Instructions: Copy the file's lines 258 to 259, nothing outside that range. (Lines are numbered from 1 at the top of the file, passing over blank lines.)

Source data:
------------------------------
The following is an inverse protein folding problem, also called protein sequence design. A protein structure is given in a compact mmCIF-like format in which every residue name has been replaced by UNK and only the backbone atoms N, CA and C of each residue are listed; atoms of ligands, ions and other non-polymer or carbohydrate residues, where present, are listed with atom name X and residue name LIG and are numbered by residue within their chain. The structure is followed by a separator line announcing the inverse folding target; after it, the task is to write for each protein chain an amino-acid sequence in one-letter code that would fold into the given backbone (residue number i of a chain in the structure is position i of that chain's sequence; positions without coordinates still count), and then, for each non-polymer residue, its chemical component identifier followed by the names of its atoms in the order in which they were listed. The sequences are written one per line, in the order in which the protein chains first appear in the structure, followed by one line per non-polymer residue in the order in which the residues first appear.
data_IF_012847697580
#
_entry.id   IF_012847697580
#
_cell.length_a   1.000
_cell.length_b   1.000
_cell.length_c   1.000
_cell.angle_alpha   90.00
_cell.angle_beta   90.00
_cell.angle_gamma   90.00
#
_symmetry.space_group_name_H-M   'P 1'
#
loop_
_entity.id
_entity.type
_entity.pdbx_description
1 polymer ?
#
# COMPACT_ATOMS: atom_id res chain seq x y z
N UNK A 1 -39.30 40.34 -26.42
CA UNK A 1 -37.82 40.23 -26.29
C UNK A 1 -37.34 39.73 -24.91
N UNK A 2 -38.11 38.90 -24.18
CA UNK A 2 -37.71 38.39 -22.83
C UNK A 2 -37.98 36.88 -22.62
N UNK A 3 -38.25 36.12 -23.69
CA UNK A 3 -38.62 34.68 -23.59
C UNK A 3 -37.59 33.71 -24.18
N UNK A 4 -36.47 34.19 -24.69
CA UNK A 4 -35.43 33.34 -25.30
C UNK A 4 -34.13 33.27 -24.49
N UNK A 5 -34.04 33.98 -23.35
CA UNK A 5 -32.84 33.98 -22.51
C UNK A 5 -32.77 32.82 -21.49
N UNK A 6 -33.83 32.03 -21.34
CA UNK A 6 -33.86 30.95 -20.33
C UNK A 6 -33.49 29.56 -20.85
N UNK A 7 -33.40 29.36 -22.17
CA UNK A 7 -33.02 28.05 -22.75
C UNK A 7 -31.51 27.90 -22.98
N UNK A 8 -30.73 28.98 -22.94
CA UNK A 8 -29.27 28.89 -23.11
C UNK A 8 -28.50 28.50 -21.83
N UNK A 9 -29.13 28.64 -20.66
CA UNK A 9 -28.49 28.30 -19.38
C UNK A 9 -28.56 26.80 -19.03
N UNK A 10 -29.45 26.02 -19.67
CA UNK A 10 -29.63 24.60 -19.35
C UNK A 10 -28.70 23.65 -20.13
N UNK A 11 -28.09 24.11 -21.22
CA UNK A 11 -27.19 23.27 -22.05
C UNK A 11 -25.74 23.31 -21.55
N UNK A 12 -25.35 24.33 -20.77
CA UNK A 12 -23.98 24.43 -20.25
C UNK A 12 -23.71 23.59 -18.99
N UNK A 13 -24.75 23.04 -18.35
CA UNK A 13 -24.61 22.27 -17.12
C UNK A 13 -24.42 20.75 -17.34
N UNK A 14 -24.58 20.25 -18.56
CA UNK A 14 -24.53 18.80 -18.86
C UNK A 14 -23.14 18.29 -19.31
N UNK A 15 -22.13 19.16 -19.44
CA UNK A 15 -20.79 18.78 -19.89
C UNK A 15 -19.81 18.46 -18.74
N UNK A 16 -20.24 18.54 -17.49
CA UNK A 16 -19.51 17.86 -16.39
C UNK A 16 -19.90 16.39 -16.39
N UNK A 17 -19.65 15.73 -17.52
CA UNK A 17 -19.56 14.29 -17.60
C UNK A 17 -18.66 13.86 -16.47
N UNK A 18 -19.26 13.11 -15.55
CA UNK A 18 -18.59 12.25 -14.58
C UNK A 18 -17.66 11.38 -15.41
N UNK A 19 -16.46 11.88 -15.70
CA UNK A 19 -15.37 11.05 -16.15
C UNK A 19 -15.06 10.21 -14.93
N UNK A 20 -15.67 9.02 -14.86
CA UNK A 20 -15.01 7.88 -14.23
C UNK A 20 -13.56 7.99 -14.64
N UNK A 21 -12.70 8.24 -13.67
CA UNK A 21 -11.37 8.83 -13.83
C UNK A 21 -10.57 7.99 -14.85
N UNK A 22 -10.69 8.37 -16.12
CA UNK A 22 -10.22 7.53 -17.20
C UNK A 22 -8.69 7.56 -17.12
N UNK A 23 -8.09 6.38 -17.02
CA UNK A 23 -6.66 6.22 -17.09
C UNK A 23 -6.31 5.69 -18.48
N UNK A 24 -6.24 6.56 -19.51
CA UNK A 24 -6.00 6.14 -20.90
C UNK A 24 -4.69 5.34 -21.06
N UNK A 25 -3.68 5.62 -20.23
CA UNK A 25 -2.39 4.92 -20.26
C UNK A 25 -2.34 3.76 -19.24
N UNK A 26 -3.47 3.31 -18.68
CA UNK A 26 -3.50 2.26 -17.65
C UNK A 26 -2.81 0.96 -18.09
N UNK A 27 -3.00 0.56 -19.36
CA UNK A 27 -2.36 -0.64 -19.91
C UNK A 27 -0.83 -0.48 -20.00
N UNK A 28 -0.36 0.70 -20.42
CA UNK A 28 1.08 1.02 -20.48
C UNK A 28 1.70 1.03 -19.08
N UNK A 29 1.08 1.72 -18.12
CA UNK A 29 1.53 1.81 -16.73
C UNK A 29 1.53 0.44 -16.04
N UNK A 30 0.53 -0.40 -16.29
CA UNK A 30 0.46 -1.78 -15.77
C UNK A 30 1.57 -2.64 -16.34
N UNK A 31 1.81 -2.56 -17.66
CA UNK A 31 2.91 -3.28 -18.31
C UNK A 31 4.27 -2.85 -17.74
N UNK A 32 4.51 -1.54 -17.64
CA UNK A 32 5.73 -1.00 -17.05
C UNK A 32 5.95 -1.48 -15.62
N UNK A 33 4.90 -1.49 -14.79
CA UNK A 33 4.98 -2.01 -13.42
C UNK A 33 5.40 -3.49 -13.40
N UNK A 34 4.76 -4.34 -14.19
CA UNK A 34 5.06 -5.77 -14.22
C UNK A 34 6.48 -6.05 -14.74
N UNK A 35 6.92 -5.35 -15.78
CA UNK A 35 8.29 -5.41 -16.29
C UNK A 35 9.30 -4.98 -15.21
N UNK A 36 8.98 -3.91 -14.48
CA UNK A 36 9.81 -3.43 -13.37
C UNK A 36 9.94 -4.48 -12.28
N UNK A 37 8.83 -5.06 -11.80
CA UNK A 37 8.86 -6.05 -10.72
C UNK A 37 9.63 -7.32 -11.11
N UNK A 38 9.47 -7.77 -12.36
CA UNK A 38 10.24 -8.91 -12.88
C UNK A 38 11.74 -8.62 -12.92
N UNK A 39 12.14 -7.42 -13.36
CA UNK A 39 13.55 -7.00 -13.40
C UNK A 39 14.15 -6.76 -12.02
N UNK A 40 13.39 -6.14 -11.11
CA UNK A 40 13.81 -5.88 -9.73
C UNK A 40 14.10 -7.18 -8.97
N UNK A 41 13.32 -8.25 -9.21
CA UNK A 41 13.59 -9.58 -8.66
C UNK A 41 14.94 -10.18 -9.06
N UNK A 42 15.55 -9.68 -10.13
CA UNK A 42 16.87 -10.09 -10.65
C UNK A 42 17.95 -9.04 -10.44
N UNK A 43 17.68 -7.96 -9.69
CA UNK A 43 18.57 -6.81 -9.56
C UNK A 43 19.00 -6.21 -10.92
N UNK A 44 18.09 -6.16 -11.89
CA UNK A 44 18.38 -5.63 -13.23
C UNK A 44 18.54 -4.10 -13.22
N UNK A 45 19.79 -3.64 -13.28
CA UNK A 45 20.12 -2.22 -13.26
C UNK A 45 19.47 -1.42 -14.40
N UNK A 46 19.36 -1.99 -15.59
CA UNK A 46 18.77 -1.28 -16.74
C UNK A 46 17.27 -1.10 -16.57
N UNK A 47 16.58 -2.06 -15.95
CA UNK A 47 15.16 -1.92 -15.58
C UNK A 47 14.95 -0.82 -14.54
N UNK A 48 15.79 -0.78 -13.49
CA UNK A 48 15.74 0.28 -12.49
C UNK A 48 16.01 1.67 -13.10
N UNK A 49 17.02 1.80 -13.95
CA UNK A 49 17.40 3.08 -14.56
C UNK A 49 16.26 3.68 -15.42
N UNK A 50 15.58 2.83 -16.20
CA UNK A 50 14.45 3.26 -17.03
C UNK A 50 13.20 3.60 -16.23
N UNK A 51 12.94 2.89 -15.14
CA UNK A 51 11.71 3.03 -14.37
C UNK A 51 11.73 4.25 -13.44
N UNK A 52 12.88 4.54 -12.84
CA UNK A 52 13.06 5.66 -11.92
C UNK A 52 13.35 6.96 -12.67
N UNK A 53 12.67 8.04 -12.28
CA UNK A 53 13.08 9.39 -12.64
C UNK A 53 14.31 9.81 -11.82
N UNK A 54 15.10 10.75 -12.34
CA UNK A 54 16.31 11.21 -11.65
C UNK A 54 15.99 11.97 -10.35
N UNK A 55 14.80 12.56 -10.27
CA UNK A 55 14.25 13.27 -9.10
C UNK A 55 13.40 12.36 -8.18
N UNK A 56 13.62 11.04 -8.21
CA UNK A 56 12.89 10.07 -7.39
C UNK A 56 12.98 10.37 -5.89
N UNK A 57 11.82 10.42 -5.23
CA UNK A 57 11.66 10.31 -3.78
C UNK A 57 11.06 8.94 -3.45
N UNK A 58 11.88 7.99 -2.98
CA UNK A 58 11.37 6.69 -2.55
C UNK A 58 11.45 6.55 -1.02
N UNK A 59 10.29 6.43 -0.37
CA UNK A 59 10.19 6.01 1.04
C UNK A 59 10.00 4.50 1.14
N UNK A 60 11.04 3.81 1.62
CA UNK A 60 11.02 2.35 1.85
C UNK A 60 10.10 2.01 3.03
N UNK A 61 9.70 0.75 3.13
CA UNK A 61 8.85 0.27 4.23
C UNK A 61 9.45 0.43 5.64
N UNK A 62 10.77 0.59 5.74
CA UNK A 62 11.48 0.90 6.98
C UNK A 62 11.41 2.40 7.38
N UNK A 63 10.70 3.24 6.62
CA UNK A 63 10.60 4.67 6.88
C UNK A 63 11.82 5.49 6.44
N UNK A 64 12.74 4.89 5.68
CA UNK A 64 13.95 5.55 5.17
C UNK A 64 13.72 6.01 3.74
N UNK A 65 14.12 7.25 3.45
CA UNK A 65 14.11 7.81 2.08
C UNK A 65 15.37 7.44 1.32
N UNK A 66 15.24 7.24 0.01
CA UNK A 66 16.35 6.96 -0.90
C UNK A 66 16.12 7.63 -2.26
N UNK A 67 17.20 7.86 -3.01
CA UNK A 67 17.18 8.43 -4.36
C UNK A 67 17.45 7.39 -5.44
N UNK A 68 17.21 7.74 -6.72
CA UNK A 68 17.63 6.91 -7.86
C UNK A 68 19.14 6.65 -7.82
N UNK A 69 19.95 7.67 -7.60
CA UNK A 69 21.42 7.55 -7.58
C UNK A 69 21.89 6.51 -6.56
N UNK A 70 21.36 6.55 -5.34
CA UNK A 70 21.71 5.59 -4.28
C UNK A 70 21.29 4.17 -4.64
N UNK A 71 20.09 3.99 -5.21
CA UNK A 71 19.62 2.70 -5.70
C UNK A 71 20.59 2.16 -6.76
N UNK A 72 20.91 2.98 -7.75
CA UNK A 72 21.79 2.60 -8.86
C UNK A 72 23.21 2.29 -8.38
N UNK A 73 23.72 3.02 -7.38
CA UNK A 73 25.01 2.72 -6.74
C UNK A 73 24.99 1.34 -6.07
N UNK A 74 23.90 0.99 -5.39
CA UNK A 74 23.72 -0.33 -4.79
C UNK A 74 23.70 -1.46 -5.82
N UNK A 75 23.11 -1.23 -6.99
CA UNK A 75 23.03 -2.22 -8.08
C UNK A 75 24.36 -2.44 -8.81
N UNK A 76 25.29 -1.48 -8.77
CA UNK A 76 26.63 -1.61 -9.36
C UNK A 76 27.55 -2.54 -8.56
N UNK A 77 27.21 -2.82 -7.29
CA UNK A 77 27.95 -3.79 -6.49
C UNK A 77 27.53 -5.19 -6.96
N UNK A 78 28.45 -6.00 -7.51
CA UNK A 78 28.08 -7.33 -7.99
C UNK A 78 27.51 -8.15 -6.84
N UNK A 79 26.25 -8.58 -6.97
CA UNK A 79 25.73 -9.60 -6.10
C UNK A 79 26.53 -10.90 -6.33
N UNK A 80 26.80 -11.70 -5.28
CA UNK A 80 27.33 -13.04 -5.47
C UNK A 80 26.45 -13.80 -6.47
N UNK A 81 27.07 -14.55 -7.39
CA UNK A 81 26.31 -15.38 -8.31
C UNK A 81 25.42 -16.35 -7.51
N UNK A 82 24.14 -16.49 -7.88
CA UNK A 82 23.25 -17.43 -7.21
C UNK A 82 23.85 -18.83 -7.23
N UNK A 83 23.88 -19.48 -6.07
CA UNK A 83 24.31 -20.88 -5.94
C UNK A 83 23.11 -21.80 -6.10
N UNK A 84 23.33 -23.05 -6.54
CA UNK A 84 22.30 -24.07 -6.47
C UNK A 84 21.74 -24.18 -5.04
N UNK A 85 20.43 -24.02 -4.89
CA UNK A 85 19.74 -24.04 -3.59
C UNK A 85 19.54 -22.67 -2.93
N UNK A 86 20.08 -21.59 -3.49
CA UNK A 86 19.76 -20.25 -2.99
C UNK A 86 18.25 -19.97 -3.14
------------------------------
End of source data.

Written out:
C UNK A 79 26.53 -10.90 -6.33
N UNK A 80 26.80 -11.70 -5.28